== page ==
Memcached is by now one of the most famous pieces of software on the internet. It’s a distributed memory caching system which Facebook (and a ton of other sites) use as a caching layer between the web servers and My. SQL servers (since database access is relatively slow).
What cloud provider does facebook use?
Meta, the company formerly known as Facebook, said that it has deepened its ties to Amazon Web Services. The company said that it already uses AWS to complement its existing on-premises infrastructure, but will expand its use of the world’s largest cloud provider.
Facebook itself is a cloud application. You can access your photos, updates anywhere in the world so long as you have an access to internet. Secondly, Facebook also have their own data centers, managed with a security layer enhanced on it. Thirdly, Facebook provides inbuilt APIs for developers.
Facebook uses My. SQL, but primarily as a key-value persistent storage, moving joins and logic onto the web servers since optimizations are easier to perform there (on the “other side” of the Memcached layer).
Cold flash isn’t the only technology Facebook is investigating for its storage requirements. It’s also looking at using optical disks as part of its cold storage archive. There are plenty of good reasons for using optical storage archives: it’s persistent, long lasting and dense.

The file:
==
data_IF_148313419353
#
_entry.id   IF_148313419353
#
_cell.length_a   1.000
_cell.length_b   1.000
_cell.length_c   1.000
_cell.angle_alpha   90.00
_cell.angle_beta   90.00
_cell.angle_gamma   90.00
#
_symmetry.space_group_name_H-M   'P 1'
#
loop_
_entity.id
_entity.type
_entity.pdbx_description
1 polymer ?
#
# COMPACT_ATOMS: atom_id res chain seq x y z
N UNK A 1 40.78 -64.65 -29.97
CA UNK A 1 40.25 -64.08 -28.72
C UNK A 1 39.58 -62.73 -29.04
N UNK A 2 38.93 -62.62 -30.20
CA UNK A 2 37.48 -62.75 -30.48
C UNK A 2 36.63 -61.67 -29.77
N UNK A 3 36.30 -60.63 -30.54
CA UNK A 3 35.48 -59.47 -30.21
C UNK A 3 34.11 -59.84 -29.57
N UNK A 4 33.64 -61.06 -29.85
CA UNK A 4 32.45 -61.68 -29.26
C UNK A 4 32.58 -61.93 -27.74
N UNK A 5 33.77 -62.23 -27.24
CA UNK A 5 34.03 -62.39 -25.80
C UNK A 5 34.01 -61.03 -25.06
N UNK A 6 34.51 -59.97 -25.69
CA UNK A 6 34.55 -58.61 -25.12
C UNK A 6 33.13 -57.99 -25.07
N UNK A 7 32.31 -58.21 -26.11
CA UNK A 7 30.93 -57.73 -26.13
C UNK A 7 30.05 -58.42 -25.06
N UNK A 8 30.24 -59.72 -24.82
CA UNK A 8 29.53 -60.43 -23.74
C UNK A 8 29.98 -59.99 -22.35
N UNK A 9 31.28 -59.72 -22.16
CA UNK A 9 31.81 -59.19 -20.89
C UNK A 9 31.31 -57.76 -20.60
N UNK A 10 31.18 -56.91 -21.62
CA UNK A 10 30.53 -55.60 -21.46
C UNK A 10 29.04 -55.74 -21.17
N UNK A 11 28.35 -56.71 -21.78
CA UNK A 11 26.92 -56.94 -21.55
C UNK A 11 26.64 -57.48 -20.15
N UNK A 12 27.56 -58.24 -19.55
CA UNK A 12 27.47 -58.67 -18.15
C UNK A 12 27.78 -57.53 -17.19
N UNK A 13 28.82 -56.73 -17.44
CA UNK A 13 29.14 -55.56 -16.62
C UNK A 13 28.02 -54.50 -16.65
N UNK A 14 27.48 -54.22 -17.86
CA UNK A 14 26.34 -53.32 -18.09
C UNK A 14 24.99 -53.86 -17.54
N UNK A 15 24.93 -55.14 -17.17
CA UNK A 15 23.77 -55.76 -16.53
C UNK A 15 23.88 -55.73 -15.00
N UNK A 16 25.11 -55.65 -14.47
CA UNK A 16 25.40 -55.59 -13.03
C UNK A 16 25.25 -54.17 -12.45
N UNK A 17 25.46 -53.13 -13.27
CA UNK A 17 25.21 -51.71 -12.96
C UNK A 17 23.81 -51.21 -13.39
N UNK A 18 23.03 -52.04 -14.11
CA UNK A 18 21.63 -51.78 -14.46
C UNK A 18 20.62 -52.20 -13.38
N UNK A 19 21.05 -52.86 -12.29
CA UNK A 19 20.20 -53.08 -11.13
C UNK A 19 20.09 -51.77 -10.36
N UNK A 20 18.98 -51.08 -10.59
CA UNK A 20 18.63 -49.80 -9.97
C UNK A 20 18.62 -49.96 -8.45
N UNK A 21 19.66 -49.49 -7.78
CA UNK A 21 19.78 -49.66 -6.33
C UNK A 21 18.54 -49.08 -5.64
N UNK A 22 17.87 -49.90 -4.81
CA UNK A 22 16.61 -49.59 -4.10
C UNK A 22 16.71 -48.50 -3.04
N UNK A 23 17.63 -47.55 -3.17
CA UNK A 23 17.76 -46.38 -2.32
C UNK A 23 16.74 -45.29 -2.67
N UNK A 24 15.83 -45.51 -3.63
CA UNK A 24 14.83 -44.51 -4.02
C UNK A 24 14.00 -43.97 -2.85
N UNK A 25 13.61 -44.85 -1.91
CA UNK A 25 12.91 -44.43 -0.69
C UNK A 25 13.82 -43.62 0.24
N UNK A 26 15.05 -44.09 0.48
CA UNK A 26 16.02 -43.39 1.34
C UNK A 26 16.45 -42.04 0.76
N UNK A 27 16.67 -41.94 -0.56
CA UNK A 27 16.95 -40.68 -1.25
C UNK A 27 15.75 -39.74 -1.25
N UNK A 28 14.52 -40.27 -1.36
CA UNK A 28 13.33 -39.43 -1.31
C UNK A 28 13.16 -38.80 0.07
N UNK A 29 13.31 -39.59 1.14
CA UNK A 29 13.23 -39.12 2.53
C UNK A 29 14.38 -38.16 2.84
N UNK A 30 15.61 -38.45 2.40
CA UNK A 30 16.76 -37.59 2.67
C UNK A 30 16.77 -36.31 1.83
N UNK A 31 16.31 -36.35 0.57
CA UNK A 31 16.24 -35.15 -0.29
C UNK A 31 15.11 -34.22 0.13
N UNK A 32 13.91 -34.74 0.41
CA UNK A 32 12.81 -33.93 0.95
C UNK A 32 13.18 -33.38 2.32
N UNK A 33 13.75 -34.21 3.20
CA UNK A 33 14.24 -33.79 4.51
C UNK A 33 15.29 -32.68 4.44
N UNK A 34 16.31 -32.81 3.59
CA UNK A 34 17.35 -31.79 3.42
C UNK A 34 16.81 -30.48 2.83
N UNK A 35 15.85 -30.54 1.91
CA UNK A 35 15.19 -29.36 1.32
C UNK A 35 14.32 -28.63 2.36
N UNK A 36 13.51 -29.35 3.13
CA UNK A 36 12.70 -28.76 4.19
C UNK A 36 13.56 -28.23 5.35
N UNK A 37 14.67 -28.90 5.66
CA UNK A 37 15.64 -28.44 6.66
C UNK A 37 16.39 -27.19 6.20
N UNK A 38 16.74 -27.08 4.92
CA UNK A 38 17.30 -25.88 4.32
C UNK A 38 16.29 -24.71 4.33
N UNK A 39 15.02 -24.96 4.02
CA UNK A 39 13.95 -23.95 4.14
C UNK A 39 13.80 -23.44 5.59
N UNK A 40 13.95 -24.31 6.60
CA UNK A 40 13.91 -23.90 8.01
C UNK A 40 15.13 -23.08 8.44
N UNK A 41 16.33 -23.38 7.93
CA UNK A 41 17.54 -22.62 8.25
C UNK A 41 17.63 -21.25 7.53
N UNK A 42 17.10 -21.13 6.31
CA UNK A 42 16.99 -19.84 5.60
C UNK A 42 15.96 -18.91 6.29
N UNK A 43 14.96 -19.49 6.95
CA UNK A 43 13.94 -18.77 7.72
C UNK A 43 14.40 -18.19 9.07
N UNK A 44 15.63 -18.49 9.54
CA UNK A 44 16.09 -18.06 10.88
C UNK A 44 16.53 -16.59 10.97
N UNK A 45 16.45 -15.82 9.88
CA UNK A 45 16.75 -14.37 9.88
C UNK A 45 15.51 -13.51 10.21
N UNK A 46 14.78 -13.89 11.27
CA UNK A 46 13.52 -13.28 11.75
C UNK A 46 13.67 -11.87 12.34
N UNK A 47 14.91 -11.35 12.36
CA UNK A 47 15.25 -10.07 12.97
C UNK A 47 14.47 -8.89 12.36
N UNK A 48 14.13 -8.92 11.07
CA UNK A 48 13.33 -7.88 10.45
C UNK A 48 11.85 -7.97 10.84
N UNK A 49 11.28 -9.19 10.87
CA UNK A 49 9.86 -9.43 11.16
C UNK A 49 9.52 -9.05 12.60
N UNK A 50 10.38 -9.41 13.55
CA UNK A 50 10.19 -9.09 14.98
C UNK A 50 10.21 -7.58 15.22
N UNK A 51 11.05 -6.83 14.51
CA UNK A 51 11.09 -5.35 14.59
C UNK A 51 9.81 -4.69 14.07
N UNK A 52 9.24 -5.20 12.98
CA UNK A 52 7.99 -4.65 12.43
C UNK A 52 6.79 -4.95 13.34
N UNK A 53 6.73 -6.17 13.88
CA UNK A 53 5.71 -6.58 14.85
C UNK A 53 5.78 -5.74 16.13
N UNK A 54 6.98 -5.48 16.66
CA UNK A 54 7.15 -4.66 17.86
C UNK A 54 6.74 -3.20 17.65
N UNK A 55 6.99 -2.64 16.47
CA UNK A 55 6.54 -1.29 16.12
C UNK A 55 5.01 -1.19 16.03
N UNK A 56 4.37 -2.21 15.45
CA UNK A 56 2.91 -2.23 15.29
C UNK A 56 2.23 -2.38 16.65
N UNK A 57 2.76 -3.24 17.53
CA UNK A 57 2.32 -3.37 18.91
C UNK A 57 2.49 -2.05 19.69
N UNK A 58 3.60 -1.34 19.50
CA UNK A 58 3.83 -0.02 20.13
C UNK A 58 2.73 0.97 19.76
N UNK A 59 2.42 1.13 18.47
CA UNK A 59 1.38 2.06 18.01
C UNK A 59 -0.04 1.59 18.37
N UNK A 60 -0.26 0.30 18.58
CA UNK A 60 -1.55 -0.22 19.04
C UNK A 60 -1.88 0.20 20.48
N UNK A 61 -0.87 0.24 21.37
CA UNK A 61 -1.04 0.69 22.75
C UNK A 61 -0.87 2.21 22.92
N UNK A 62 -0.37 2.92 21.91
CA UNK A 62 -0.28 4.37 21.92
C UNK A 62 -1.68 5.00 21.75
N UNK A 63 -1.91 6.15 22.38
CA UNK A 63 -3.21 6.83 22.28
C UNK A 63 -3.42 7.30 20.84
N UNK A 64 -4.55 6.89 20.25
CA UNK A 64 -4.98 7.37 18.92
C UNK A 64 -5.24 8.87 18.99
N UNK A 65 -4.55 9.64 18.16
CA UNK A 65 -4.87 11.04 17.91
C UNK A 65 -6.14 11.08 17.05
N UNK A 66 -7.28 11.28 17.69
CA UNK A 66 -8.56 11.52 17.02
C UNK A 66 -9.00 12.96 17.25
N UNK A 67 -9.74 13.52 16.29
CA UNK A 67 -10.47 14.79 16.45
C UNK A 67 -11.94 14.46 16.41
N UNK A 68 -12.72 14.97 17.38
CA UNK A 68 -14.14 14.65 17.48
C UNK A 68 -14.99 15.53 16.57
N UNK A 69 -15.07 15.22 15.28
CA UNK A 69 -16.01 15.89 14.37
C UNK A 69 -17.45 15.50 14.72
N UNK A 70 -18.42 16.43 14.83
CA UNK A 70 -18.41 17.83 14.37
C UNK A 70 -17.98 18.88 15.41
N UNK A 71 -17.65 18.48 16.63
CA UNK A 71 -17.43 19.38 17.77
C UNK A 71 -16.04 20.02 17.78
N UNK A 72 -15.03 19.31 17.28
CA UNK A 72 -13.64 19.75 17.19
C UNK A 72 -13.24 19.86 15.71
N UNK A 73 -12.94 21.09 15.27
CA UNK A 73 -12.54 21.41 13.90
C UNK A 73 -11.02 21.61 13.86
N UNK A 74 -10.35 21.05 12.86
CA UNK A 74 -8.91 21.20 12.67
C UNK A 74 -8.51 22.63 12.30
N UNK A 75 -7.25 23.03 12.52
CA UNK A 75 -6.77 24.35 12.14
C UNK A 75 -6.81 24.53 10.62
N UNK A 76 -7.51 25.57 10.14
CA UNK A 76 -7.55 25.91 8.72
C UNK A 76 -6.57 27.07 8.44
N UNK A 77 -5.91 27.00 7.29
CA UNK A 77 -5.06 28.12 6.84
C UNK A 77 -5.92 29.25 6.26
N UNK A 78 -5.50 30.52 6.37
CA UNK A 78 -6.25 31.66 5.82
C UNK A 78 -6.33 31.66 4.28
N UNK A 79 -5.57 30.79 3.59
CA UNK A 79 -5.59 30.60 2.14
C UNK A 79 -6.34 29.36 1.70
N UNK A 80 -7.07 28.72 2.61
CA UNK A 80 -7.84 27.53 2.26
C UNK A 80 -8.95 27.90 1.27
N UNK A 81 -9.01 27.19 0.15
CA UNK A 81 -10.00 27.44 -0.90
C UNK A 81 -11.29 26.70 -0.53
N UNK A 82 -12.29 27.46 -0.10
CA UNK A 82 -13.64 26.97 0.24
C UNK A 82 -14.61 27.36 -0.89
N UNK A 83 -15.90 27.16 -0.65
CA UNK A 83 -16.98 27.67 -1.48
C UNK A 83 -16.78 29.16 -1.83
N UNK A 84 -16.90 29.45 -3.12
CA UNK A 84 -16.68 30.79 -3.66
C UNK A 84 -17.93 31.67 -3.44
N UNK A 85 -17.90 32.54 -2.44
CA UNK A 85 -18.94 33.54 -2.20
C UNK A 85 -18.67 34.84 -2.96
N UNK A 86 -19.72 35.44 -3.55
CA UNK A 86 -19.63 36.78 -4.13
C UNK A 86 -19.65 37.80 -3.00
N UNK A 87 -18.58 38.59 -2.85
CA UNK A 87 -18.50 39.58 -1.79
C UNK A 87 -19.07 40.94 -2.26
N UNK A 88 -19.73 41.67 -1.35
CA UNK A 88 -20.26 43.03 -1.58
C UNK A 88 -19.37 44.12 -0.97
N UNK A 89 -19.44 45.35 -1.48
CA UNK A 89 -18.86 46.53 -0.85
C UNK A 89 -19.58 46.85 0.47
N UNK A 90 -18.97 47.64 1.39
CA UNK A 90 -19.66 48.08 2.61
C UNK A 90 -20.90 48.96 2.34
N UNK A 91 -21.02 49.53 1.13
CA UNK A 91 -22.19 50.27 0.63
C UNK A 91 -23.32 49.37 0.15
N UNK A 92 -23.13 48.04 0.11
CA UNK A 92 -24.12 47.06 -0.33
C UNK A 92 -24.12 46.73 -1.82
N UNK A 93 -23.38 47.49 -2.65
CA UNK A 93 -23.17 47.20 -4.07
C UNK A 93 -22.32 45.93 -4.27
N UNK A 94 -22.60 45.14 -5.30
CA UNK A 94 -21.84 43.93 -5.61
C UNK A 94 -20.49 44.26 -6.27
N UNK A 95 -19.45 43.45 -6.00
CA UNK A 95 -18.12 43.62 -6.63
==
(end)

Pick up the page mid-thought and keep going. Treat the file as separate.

Where will Facebook and Microsoft build their cloud computing hub?
From there, Facebook and Microsoft will build junction points with new cables spider-webbing to Africa, the Middle East and Asia, where they will connect with other massive data centers. Cloud computing, despite its connotation, is hopelessly stuck to the ground with a web of cables, data centers and technology service providers.
And with Facebook’s public ambitions to grow the business into the developing world, it needs its data centers closer to the masses in Africa, the Middle East and Asia. Microsoft is looking for the same type of reach for its cloud services Bing, Xbox, Office and the Azure public cloud.
Does Facebook have a voice in the design of the cloud?
As far and fast as cloud computing is embedding itself into the enterprise, there remain many cloud-resistant applications and services. Add it up and it’s clear Facebook’s approach has given it a lot of voice in how cloud datacenters are designed.